These increases appear to be rigorously determined, since they generally evaluate properties that were in existence before the transit system was installed, though in some cases they explore the valuations of similar properties in a neighborhood and correlate them to their distances from the transit stop.
Western, eastern, and midwestern cities are examined, including San Diego, San Francisco, Santa Clara County (San Jose, where we saw the sleek trams operating when we visited the North American Handmade Bicycle Show last month), Chicago, Boston, DC, Dallas, and Atlanta,as well as several others.
In cities old and new, east and west, with rail transit either long-established or brand-new, the effect held: property values, both commercial and residential, were higher the closer the property in question was to a rail transit station.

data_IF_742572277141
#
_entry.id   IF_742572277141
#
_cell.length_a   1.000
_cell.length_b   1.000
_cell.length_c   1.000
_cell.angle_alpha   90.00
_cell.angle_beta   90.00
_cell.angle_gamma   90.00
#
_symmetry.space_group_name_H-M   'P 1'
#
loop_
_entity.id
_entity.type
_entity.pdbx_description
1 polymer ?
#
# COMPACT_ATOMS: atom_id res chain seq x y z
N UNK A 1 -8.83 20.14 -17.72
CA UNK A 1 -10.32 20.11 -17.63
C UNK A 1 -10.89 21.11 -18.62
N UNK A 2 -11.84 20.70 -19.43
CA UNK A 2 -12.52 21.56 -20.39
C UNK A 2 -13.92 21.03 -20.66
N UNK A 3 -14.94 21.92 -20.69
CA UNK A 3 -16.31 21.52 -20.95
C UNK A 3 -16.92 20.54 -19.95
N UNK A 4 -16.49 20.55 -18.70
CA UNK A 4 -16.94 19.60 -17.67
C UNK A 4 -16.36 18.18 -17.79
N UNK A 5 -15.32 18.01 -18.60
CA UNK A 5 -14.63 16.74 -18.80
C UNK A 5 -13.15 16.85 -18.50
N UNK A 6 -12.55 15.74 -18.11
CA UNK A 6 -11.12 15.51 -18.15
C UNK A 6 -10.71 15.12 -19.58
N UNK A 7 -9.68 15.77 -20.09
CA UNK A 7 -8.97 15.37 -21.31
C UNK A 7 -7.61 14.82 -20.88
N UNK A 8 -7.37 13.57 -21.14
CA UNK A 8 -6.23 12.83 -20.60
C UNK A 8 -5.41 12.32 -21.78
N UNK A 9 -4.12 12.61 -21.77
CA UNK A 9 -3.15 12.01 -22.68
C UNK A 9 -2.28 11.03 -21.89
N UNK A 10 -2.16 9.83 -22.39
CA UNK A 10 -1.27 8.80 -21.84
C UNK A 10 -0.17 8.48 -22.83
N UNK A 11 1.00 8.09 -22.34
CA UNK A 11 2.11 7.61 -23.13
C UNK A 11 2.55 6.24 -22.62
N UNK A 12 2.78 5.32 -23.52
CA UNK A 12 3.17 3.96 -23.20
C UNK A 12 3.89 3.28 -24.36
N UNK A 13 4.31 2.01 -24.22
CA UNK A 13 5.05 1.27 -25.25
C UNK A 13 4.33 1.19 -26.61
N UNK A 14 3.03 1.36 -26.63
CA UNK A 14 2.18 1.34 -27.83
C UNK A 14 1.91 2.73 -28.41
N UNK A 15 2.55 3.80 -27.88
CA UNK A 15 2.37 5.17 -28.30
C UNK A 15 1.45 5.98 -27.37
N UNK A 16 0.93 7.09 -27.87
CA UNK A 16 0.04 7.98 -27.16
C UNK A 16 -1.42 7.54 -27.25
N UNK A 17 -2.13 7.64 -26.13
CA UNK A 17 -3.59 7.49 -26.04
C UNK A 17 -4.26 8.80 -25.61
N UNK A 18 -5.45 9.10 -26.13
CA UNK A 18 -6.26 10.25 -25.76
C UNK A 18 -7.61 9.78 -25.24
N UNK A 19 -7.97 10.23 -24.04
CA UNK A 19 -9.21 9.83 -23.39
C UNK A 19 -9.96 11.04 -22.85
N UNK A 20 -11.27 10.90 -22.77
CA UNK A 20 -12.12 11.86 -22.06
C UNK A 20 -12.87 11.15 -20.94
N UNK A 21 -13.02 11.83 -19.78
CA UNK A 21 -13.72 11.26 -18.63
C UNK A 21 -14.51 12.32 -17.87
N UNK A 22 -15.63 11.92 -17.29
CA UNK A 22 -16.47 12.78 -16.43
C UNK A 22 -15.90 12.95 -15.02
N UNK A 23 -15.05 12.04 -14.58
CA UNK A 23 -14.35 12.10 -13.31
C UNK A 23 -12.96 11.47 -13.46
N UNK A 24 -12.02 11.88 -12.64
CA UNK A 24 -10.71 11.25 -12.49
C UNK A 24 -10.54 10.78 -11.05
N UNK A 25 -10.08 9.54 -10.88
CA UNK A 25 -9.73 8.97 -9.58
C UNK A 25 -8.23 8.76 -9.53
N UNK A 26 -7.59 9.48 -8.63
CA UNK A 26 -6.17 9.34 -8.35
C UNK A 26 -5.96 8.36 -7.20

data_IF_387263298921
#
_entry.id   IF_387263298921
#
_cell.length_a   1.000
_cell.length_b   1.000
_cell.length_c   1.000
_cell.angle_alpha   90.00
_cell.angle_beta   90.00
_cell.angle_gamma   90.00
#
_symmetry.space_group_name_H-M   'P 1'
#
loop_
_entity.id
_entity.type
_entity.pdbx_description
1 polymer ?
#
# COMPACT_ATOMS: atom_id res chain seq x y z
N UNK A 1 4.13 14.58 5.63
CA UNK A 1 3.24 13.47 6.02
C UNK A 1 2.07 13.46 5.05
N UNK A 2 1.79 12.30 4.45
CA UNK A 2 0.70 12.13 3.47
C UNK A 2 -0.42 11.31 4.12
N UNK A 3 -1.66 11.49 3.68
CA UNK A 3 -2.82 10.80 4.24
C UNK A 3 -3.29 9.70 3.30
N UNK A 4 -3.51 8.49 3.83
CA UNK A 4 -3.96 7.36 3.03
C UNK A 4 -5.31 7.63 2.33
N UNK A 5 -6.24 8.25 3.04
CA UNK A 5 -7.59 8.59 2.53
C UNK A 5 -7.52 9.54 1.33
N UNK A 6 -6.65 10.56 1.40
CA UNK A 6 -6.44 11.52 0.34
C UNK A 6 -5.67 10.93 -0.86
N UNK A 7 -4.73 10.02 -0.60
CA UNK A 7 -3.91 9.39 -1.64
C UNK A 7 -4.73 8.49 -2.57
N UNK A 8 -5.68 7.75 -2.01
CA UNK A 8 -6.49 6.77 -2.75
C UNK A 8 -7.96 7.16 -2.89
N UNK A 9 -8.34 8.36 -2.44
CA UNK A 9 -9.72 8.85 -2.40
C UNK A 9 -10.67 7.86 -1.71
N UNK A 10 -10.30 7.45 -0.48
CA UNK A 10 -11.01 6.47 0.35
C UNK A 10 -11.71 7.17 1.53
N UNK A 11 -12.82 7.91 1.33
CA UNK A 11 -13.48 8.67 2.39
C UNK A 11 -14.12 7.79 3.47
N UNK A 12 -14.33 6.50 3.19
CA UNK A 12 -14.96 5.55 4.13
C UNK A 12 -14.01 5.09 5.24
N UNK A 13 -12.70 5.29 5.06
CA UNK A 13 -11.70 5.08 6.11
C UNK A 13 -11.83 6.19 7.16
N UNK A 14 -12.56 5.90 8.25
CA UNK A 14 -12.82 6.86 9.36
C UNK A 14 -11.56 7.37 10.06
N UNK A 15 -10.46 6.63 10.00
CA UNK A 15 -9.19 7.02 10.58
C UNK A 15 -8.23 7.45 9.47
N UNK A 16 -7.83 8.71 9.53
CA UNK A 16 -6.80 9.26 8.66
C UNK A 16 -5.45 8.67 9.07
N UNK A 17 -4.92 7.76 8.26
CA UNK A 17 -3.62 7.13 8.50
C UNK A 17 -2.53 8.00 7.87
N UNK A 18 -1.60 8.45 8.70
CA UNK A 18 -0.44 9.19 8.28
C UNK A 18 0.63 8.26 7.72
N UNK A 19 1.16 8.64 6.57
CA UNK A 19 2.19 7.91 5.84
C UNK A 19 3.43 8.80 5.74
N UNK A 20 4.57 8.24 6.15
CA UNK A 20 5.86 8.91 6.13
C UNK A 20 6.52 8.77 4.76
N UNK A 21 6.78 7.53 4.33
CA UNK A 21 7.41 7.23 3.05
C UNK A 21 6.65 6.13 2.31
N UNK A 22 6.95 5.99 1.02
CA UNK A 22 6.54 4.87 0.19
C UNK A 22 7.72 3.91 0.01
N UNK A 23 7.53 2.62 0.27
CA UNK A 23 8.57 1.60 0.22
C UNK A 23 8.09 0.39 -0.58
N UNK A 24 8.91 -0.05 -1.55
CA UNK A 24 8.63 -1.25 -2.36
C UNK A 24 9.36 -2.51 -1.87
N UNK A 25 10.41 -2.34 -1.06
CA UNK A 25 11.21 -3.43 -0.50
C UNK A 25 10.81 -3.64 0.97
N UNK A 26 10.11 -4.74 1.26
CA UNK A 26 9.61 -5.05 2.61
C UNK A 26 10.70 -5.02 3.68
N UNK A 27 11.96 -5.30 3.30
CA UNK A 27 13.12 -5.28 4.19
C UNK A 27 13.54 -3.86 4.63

As we know, proximity to a freeway interchange has an opposite effect.
So this seems to represent an indirect vote of the people for rail transit, since property values generally represent the attractiveness of an area to residents and business operators.
Higher property values generally mean higher property tax collections, resulting (ideally) in better schools, more libraries and parks, more diligent maintenance of public infrastructure, more comprehensive services such as police, fire, and health protection, and so forth.
Furthermore, since rail can move many people while using little surface space (none, if it's a subway), rail corridors do not remove as much land from use for living or working as do freeway corridors.
All in all, rail transit makes for a happier economy, no matter what sort of economy you have.
Read more at APTA.com.